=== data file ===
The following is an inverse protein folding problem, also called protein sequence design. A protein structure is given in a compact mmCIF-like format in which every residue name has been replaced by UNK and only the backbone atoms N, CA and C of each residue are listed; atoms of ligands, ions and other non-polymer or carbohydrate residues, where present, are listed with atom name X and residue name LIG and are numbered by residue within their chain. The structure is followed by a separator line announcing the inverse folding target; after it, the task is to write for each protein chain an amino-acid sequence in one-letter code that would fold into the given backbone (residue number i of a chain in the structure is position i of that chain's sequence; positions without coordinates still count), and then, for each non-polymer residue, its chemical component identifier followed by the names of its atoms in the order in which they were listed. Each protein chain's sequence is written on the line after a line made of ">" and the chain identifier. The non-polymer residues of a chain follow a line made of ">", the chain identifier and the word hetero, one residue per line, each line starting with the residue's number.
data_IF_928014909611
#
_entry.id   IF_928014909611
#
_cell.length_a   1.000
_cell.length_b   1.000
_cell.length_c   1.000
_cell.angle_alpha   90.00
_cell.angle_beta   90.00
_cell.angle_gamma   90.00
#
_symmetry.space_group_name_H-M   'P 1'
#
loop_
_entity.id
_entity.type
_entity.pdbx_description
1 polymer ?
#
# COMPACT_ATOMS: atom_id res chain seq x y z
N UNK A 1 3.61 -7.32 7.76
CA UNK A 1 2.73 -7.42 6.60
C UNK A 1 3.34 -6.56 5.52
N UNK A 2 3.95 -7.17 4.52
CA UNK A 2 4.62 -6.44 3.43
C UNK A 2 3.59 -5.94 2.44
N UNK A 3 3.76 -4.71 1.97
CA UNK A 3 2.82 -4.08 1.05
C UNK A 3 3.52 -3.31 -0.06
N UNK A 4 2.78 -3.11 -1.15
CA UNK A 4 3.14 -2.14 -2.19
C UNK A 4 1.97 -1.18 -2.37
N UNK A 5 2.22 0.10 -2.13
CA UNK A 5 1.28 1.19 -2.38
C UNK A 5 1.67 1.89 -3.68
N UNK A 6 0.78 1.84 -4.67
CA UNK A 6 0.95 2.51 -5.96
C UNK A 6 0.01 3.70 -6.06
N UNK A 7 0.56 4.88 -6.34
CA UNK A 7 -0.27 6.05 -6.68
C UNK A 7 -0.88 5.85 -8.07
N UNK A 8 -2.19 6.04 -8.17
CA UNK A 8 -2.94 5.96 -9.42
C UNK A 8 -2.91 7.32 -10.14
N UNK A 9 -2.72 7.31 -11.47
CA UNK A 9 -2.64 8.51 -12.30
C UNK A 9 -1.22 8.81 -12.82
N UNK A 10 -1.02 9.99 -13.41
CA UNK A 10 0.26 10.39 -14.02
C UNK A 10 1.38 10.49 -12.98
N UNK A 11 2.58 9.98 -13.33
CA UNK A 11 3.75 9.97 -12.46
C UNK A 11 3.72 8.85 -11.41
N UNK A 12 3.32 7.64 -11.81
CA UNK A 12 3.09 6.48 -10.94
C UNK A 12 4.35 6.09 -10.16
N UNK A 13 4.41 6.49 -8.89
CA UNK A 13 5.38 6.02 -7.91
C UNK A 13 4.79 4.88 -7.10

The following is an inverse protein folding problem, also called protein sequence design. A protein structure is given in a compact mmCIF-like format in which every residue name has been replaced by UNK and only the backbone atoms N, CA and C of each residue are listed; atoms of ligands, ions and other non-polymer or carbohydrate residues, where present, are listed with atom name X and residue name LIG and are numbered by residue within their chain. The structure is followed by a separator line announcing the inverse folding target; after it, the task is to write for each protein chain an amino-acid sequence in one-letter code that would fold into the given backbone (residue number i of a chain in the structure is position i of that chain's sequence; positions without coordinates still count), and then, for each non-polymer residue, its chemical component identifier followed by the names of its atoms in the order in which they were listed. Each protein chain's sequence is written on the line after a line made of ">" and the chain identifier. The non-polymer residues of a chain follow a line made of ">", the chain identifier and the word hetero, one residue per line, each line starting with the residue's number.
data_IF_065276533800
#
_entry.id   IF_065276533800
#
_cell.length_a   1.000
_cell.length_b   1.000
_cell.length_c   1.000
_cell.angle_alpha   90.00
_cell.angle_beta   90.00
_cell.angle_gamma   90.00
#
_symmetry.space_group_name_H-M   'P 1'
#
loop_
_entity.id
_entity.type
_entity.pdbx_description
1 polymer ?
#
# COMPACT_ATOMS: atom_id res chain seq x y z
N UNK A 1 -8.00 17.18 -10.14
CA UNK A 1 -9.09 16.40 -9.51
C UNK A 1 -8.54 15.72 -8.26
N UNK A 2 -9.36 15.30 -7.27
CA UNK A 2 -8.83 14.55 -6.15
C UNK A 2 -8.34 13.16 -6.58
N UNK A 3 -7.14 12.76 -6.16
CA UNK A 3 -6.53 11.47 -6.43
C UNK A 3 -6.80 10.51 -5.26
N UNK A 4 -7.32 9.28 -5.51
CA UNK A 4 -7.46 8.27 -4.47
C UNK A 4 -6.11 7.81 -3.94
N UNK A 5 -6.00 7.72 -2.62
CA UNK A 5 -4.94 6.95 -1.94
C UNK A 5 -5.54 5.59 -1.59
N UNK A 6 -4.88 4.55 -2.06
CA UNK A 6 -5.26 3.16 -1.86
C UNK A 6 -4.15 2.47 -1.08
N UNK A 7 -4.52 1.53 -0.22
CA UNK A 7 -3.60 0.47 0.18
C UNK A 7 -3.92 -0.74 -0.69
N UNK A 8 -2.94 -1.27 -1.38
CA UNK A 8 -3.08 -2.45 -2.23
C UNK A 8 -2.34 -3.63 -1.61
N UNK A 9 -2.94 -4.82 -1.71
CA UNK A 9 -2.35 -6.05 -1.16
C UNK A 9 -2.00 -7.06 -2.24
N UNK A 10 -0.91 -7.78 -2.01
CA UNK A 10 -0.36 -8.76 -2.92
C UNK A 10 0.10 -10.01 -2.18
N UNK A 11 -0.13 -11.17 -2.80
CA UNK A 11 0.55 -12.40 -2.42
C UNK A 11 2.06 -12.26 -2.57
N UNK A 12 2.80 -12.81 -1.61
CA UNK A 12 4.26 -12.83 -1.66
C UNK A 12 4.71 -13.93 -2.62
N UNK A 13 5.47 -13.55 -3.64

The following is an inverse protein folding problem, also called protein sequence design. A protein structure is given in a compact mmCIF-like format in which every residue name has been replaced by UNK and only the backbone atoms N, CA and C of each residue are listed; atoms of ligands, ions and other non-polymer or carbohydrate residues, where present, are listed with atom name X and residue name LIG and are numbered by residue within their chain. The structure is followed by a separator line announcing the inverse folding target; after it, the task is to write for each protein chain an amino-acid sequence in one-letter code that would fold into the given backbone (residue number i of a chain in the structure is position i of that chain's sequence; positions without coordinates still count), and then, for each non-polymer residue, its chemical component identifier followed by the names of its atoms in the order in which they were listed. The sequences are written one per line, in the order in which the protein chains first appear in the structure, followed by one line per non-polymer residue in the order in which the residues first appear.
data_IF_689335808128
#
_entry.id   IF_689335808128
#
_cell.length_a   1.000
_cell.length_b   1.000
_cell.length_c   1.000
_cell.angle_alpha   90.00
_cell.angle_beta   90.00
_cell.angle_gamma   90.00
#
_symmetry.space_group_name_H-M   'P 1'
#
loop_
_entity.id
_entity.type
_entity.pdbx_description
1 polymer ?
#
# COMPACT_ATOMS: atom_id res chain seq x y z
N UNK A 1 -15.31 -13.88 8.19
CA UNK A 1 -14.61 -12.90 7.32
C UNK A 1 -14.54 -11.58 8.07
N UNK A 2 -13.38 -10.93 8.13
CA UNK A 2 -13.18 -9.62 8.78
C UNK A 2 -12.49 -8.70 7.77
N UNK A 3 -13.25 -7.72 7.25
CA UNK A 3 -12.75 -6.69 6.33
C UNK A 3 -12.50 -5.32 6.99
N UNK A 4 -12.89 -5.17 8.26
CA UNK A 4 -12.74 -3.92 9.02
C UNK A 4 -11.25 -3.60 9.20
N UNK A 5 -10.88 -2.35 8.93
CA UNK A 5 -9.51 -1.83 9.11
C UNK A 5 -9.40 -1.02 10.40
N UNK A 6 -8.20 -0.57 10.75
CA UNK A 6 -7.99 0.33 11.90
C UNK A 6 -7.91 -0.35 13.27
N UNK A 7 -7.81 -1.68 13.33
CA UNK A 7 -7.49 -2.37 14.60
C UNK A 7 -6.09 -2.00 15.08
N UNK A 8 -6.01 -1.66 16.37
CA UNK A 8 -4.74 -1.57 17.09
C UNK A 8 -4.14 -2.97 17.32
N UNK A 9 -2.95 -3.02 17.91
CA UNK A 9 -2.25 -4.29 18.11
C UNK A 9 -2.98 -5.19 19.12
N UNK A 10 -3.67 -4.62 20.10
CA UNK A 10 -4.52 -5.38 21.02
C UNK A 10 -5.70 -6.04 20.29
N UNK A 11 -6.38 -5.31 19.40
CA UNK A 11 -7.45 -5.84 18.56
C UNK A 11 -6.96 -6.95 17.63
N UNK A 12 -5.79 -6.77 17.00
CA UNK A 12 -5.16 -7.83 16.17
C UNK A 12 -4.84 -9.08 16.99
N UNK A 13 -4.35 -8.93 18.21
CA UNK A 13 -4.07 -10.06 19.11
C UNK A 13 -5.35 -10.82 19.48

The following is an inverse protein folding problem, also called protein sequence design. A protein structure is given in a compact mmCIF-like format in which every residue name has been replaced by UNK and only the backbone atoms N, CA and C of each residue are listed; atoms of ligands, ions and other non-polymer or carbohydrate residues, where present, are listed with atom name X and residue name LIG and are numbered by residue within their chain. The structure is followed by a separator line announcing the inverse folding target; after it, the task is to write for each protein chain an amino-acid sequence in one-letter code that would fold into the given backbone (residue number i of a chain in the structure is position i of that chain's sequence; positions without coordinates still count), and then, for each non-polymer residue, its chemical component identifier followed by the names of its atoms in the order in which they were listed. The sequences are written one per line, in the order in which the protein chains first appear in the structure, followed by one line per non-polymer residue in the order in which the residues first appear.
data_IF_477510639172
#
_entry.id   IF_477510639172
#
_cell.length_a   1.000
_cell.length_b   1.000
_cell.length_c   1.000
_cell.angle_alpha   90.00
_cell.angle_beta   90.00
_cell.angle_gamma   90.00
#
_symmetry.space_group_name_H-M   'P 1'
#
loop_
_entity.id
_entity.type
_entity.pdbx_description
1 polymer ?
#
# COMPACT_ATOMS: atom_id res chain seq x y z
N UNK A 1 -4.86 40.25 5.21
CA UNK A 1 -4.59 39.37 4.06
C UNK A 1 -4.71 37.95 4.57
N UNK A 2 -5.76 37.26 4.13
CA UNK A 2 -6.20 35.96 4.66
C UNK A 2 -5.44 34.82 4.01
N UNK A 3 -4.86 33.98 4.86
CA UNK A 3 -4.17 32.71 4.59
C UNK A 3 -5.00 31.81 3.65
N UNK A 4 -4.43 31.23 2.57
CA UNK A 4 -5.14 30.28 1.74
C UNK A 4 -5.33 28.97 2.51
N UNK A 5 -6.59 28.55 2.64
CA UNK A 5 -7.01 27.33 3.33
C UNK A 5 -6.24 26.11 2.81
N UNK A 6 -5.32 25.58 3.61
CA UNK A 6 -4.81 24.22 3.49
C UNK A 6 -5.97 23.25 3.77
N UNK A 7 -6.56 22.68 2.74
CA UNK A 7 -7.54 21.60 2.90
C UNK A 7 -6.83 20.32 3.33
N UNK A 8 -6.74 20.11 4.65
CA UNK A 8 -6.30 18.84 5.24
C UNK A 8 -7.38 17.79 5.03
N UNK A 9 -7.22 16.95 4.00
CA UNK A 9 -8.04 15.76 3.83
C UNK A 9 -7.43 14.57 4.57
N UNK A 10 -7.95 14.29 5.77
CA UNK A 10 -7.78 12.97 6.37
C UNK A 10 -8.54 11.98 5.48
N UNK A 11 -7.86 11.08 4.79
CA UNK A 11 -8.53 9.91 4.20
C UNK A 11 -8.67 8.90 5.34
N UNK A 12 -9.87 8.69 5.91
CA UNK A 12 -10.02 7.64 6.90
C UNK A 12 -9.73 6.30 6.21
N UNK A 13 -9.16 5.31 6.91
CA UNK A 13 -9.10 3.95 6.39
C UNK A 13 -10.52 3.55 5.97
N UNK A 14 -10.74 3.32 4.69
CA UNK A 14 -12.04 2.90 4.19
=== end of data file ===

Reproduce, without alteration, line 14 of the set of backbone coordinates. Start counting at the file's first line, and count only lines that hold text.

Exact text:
#